hand if your web site is multi-lingual.
My guess is you probably do not have your hand raised right now. In fact, you are probably thinking that it
is hard enough providing new services and maintaining existing English language
web sites with your staff and budget, let alone have to maintain a foreignlanguage version.
Yet if you
look at population trends across the US you will find an ever increasing
non-English speaking or English as a second language population than ever before. Now I do not want to get into a debate over
whether or not immigrants should be forced to learn English or whether creating
alternative language web sites is catering to a particular population, but
the fact of the matter is that many of our tax paying citizens cannot take
advantage of our web services because they cannot read English. (For the record, I unfortunately do not
speak Spanish as my parents chose to stress English in the household as opposed
to Spanish or German which was native to them just in case someone thinks Iam on a bully pulpit here).
organizations that have deemed it a good idea to do web site translation, manyhave run into the same problems:
Translation services are expensive.
Particularly if you are going to keep your foreign language web site ascurrent as your English language web site.
2. Translation software is not
quite there yet and a great deal of information can get lost in translation
or garbled by software translation tools that depending on them solely fortranslation is an invitation for embarrassment.
3. There is often more
than one predominant foreign language in an area that justifies translation so
which do you choose? (Go back to the expensive part if you are asking why youhave to choose).
4. Maintaining multiple websites is time consuming and you are short staffed as it is.
5. Your web staff is not multilingual either.
So what is
the answer here? How can we solve the
problem of having our website magically become the tower of Babel or the
universal translator open to all who may come to read or interact with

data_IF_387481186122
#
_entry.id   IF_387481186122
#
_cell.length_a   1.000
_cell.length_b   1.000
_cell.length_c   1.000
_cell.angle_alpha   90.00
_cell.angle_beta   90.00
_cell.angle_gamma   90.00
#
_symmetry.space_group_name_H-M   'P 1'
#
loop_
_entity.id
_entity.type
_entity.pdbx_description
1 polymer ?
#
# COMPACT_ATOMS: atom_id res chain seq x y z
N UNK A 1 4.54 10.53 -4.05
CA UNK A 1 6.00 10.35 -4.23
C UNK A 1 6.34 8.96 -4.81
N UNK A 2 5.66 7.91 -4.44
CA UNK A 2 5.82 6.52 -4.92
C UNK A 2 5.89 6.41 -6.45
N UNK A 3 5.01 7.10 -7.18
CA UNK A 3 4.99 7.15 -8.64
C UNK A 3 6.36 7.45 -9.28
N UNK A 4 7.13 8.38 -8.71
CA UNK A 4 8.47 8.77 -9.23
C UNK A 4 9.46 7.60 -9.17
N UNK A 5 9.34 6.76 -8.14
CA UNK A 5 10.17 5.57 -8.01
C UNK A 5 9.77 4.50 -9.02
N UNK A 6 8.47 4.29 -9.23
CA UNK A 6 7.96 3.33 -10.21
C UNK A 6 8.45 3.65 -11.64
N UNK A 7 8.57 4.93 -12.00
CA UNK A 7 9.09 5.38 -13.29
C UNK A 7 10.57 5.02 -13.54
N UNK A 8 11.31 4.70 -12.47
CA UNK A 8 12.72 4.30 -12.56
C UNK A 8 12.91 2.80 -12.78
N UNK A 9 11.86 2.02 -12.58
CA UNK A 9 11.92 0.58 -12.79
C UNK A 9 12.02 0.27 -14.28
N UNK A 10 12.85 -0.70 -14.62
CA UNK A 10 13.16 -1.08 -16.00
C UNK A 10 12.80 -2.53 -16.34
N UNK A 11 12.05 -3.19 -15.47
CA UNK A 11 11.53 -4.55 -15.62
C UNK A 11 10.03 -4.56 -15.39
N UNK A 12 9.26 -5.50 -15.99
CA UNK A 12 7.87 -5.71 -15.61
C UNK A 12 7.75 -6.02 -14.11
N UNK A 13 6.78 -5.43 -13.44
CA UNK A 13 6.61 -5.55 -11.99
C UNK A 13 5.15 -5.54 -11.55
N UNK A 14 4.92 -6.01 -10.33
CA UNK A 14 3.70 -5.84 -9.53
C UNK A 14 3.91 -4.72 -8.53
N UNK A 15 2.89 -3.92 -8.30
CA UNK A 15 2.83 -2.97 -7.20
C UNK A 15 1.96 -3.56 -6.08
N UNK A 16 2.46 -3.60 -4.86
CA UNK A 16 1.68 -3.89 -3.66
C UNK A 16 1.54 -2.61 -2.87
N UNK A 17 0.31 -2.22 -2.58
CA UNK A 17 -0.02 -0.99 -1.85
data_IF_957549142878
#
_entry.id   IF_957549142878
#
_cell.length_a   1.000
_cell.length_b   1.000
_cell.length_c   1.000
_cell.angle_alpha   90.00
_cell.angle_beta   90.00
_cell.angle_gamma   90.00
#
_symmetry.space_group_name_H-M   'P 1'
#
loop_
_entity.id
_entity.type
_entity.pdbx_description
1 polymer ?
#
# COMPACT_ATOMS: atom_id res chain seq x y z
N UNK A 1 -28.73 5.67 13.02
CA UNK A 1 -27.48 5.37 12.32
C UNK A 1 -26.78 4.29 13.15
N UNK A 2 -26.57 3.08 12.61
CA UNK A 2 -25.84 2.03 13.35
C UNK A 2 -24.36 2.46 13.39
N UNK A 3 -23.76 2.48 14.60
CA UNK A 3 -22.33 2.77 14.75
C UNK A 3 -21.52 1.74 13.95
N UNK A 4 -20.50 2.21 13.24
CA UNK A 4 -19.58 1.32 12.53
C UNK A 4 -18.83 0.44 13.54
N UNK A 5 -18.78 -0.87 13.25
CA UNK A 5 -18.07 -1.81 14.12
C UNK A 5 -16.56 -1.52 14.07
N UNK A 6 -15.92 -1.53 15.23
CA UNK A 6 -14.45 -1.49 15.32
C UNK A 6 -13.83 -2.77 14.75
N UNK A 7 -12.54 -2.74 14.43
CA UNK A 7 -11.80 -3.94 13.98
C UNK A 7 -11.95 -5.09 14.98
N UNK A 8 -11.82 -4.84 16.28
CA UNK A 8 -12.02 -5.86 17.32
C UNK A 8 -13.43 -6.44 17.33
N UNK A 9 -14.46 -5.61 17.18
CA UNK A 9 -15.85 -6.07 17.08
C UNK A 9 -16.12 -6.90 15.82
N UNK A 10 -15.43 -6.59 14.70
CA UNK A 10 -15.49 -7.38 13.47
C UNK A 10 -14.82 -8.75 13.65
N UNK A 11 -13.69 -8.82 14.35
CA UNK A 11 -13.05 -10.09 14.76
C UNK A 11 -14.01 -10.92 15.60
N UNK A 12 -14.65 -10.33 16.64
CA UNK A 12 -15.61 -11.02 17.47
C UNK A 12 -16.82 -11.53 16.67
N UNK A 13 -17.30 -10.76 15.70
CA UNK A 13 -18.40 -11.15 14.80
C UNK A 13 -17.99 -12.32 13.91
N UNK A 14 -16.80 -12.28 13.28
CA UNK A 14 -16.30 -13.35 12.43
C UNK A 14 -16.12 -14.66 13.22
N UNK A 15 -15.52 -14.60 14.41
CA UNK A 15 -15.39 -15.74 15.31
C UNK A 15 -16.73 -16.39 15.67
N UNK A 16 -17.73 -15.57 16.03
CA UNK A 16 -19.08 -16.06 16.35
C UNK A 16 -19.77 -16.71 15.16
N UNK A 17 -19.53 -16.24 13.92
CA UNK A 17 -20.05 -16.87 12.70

it? I wish I could tell you I had the
answer. But I dont have one. However I do have some suggestions on how wecan move in the right direction.
First, we need to decouple web design from
content creation. In far too many organizations,
these two concepts are synonymous. Our
web sites need to be designed in such a manner that content in any language canbe plugged in as an object and the site will maintain its look and feel.
we can say the same for our web applications.
Areas in these applications which contain text should be variables that
can be filled with the appropriate language text without breaking theapplication.
when making the decision to make your web site multi-lingual, it is not an all
or none proposition. Take those areas
that are most informative/valuable and start with those when determining costto do the work.
think we are failing to take advantage of our high schools, community colleges
and universities in regards to bilingual students who could, as part ofinternships or coursework, provide translation services for us.
think there is money going untapped to assist with foreign language translation we just lack the resources to sit down and go looking for it.
has to be a priority of senior management for this to happen, or the foreign
language constituency needs to be vocal enough to make it an issue for them or it wont get done.
If this is
not an issue for you now, it may very well become so in the near future. Doing some of the things above (such as
decoupling content from design) makes for a better and more maintainable web
site in the present and gets us better prepared to go multi-lingual. If you are having success (or not) in any of
these areas, I would like to hear about it as I have many eager colleagues that
might be able to benefit from your experiences. If you have discovered the magic translation bullet, please letme know!